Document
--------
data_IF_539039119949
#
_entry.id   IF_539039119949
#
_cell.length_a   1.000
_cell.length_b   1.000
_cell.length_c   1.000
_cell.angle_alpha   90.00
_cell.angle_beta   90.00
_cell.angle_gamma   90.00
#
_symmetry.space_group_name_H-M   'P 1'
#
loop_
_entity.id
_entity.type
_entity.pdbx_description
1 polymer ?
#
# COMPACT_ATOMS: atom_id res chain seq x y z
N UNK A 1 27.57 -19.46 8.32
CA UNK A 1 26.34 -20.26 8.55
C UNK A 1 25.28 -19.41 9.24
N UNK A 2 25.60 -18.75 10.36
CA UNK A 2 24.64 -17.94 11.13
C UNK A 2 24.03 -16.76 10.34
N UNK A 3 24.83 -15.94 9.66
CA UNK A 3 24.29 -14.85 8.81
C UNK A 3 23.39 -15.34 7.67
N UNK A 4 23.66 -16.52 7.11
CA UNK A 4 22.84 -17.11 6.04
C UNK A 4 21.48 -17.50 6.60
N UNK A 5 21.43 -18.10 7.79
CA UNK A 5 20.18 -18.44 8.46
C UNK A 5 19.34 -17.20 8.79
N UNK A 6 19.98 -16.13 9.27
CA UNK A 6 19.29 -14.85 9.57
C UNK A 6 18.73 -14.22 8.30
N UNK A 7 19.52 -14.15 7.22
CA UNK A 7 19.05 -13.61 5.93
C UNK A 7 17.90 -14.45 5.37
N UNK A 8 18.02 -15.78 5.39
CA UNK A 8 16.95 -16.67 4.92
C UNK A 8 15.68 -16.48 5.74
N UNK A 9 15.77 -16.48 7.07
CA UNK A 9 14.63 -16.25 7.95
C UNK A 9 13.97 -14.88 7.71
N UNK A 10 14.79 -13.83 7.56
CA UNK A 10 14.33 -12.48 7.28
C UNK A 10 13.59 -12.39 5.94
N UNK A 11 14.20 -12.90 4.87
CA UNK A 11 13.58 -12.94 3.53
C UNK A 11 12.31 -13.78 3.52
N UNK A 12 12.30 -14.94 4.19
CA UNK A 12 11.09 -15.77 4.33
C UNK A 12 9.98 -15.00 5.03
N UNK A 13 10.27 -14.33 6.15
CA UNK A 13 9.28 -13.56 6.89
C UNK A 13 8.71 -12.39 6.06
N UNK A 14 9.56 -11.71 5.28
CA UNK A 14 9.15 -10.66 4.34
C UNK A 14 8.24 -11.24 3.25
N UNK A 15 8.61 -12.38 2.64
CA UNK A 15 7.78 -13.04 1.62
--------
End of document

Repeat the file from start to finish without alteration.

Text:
data_IF_539039119949
#
_entry.id   IF_539039119949
#
_cell.length_a   1.000
_cell.length_b   1.000
_cell.length_c   1.000
_cell.angle_alpha   90.00
_cell.angle_beta   90.00
_cell.angle_gamma   90.00
#
_symmetry.space_group_name_H-M   'P 1'
#
loop_
_entity.id
_entity.type
_entity.pdbx_description
1 polymer ?
#
# COMPACT_ATOMS: atom_id res chain seq x y z
N UNK A 1 27.57 -19.46 8.32
CA UNK A 1 26.34 -20.26 8.55
C UNK A 1 25.28 -19.41 9.24
N UNK A 2 25.60 -18.75 10.36
CA UNK A 2 24.64 -17.94 11.13
C UNK A 2 24.03 -16.76 10.34
N UNK A 3 24.83 -15.94 9.66
CA UNK A 3 24.29 -14.85 8.81
C UNK A 3 23.39 -15.34 7.67
N UNK A 4 23.66 -16.52 7.11
CA UNK A 4 22.84 -17.11 6.04
C UNK A 4 21.48 -17.50 6.60
N UNK A 5 21.43 -18.10 7.79
CA UNK A 5 20.18 -18.44 8.46
C UNK A 5 19.34 -17.20 8.79
N UNK A 6 19.98 -16.13 9.27
CA UNK A 6 19.29 -14.85 9.57
C UNK A 6 18.73 -14.22 8.30
N UNK A 7 19.52 -14.15 7.22
CA UNK A 7 19.05 -13.61 5.93
C UNK A 7 17.90 -14.45 5.37
N UNK A 8 18.02 -15.78 5.39
CA UNK A 8 16.95 -16.67 4.92
C UNK A 8 15.68 -16.48 5.74
N UNK A 9 15.77 -16.48 7.07
CA UNK A 9 14.63 -16.25 7.95
C UNK A 9 13.97 -14.88 7.71
N UNK A 10 14.79 -13.83 7.56
CA UNK A 10 14.33 -12.48 7.28
C UNK A 10 13.59 -12.39 5.94
N UNK A 11 14.20 -12.90 4.87
CA UNK A 11 13.58 -12.94 3.53
C UNK A 11 12.31 -13.78 3.52
N UNK A 12 12.30 -14.94 4.19
CA UNK A 12 11.09 -15.77 4.33
C UNK A 12 9.98 -15.00 5.03
N UNK A 13 10.27 -14.33 6.15
CA UNK A 13 9.28 -13.56 6.89
C UNK A 13 8.71 -12.39 6.06
N UNK A 14 9.56 -11.71 5.28
CA UNK A 14 9.15 -10.66 4.34
C UNK A 14 8.24 -11.24 3.25
N UNK A 15 8.61 -12.38 2.64
CA UNK A 15 7.78 -13.04 1.62